Anna, the Duchess of Bedford, one of Queen Victoria’s ladies-in-waiting, is credited as the creator of teatime. Because the noon meal had become skimpier, the Duchess suffered from “a sinking feeling” at about four o’clock in the afternoon. At first the Duchess had her servants sneak her a pot of tea and a few breadstuffs into her dressing room.
Later, she began to invite friends to join her for an additional afternoon meal at five o’clock in her rooms at Belvoir Castle. The menu centered around small cakes, bread and butter sandwiches, assorted sweets, and, of course, tea. This summer practice proved so popular, the Duchess continued it when she returned to London, sending cards to her friends asking them to join her for “tea and a walking the fields.
The practice of inviting friends to come for tea in the afternoon was quickly picked up by other social hostesses.
Queen Victoria adopted the new craze for tea parties. By 1855, the Queen and her ladies were in formal dress for the afternoon teas.
This simple sponge cake was one of the queen’s favorites. After her husband, Prince Albert, died in 1861, the Queen spent more time at her residence on the Isle of Wight. According to historians, it was here that the cake was named after her.
I love Victoria Sponge Cake. It’s a teatime classic.
I remember when we lived in Detroit; I was in 8th Grade and being the school’s token Brit, I randomly had to play Queen Elizabeth II at the Boston Tea Party! And as it was a Tea Party we (my mum and I) had to supply a Victoria Sponge Cake to accompany the Ice Tea and Cucumber Sandwiches made with Wonderbread. It’s interesting the way the history and stereotypes inter twine!
Back to the bake.
I have baked quite a few sponges in the past so this challenge, I must admit, didn’t scare me too much. So, I admit, I have chosen an easy bake as my first challenge. But it was also the first ever technical challenge to appear on GBBO.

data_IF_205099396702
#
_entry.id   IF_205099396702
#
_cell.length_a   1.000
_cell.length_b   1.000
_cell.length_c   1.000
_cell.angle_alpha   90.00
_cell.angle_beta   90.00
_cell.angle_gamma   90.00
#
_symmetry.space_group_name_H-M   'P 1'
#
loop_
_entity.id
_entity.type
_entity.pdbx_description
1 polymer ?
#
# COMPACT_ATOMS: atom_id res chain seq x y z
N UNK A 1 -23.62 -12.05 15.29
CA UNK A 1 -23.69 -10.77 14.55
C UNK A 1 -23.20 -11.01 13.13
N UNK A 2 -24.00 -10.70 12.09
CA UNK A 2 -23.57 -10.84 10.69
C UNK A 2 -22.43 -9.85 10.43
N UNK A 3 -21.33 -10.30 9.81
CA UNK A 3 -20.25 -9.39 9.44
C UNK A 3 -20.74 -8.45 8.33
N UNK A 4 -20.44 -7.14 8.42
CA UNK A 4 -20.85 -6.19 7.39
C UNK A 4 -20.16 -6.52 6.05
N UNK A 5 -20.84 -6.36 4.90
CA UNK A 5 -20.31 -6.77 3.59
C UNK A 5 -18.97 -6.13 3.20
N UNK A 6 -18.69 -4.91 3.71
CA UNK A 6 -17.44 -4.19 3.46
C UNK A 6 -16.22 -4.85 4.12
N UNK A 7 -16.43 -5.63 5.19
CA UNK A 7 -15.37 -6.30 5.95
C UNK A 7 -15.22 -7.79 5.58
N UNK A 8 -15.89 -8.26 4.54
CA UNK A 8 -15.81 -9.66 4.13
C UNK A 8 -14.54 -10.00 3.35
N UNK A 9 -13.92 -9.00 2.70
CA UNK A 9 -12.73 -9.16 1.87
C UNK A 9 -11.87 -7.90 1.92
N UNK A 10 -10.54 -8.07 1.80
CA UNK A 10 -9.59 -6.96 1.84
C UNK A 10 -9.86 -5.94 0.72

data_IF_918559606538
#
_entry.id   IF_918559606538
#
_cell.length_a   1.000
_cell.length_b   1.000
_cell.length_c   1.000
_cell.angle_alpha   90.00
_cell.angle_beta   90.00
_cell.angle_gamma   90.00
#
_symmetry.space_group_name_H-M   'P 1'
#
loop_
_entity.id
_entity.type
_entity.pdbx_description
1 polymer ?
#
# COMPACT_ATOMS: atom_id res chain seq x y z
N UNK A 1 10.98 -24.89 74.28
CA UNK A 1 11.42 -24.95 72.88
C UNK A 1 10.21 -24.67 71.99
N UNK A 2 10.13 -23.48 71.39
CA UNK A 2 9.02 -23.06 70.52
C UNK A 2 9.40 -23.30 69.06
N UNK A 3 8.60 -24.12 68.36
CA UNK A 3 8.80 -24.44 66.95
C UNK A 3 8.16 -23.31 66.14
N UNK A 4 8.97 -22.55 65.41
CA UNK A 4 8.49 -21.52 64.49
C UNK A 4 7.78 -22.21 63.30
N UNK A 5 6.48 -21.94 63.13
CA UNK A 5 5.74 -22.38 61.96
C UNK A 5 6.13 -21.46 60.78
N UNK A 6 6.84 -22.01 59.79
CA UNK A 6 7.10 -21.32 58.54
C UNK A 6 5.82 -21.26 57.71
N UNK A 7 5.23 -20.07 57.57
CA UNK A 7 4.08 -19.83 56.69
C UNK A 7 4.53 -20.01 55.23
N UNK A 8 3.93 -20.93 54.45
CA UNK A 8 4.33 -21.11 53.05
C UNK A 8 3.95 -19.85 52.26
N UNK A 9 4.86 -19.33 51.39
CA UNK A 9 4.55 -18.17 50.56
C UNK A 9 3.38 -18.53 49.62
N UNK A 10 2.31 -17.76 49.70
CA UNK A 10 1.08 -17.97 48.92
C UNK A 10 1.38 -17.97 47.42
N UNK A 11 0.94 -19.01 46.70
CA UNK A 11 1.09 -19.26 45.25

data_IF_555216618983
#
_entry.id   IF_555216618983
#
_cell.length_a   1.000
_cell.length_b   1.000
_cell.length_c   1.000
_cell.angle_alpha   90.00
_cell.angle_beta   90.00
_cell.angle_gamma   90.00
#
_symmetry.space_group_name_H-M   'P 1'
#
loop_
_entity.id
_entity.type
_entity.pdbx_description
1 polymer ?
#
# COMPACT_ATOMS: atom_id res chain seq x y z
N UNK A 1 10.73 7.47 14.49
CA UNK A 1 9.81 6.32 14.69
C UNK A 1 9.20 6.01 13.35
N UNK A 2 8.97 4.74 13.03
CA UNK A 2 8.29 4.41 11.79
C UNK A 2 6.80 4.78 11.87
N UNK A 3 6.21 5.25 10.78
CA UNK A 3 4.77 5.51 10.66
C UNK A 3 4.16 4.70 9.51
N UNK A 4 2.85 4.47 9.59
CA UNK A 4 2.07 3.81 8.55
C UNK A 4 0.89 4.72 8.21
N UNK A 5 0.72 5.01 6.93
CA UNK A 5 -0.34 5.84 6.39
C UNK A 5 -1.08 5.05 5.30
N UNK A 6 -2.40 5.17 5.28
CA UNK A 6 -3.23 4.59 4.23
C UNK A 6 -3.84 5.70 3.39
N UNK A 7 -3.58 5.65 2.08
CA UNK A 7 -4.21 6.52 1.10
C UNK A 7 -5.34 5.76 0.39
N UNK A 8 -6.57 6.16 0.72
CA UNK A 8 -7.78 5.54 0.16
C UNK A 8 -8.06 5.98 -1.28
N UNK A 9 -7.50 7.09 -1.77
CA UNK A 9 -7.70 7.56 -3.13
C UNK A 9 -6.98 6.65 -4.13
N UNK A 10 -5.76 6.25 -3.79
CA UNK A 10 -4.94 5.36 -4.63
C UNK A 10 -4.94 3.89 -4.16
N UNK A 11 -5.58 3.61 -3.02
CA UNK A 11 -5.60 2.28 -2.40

However, I have not baked to Mary’s recipe before so I do want to make her proud. I also figured that if I can’t get this one right, then I’m pretty much screwed when it gets to the more difficult challenges such as the Fraisier Cake.
Mary’s recipe is beautifully simple. As every baker will tell you, the importance is in having everything at room temperature to ensure a lovely fluffy sponge. Mary’s butter trick is also just a dream come true. Check out a quick video here to show you how, but in essence, take your butter straight out of the fridge, chop into small cubes and plop into a bowl of luke warm water. Leave for 10minutes, poor away the liquid, and you’re left with perfectly squidgy butter.
One other piece of advice, is to watch the GBBO videos prior to attempting the bake. This is to ensure you know all the tips of the trade, which really create the perfect bake.
You can find Mary’s video for the perfect Victoria Sponge here.
- Less than 30 mins preparation time
- 10 to 30 mins cooking time
- Makes 12 slices
- 4 free-range eggs
- 225g/8oz caster sugar, plus a little extra for dusting the finished cake
- 225g/8oz self-raising flour